Thursday, February 20, 2014

The Digital Writers’ Festival, February 13 - 24, 2014


An online carnival dedicated to what happens when technology and the written word collide.


At the moment there is a new festival happening in the virtual realm — the Digital Writers’ Festival. It is not only for those who consider themselves “digital writers” but rather it serves as a multifaceted invitation for all writers, readers, editors and wordsmiths to explore the digital as a space to connect, engage in conversation — and, yes, also to create. It runs as part of the Emerging Writers’ Festival, under the auspices of the Wheeler Centre for Books, Writing and Ideas in Melbourne, Victoria.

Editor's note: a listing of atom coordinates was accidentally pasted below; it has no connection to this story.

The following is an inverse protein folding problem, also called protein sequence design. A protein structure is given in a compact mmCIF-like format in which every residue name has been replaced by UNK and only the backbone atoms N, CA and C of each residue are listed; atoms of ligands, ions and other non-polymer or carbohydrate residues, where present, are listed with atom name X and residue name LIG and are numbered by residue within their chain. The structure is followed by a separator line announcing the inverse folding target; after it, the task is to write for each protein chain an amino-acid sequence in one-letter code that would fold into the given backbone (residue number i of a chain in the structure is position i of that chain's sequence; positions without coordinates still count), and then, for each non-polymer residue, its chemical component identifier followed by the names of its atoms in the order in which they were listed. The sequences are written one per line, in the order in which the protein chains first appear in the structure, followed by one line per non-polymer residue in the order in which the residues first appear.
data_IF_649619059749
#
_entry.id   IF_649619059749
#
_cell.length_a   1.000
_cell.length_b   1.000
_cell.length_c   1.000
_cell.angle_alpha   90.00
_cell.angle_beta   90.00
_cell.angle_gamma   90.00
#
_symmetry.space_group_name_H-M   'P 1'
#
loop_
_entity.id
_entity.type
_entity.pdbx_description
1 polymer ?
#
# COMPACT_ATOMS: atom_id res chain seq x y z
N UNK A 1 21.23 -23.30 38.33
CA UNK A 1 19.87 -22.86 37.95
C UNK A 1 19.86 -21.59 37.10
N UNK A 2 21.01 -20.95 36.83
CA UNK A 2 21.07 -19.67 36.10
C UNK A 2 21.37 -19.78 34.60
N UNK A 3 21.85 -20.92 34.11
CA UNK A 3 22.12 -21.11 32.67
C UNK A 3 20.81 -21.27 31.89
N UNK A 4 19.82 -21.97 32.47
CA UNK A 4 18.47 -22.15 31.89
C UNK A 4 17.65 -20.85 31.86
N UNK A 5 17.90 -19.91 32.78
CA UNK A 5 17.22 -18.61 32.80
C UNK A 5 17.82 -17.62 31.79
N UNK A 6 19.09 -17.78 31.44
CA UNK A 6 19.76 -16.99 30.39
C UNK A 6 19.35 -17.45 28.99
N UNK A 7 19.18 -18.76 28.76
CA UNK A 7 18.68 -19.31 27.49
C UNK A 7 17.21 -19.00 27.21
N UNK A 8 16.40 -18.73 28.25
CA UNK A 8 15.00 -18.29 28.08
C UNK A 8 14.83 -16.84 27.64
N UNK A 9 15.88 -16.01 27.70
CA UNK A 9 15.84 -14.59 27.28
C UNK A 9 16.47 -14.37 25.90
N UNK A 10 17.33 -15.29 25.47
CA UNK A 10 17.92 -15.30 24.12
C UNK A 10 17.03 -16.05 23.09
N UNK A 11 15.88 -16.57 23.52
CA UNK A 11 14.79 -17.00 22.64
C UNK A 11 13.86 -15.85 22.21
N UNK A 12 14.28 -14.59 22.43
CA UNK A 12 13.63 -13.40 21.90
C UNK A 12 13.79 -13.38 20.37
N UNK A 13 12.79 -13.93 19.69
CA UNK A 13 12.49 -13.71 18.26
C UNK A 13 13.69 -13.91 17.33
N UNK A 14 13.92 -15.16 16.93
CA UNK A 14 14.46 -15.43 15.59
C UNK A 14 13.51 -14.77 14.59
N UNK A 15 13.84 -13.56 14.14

As a concept, it might not be totally new, but the festival creators proclaim it to be the first writers’ festival of its kind —  in that it is both entirely online, and thoroughly inclusive. Within this space, hovering above the actual geographic locations of its participants, the festival seems to be both a place of global connection, while retaining a strong sense of valuing specific geographic locations, and this is what I believe makes it unique. Events include the panel discussion “Literary Collectives and Place” where writers examine literary collectives based around a particular city or regional area. “Cities of Literature: A Global Meetup” is a multi-national panel discussing what transforms cities into literary destinations, and how can they support their local creative scenes. In “The Tyranny of Distance” members of the Emerging Writers’ Festival Program Advisory Committee explore what it is to be a writer in rural Western Australia and the Northern Territory, far from more established literary communities. In “Crowdsourcing Translation: Bridges Across the Multilingual Web” translators reflect on web-based projects to create more options for building multi-lingual readerships, in a culture where “often – as English speakers – we forget, mistaking our provincial anglosphere for the world.”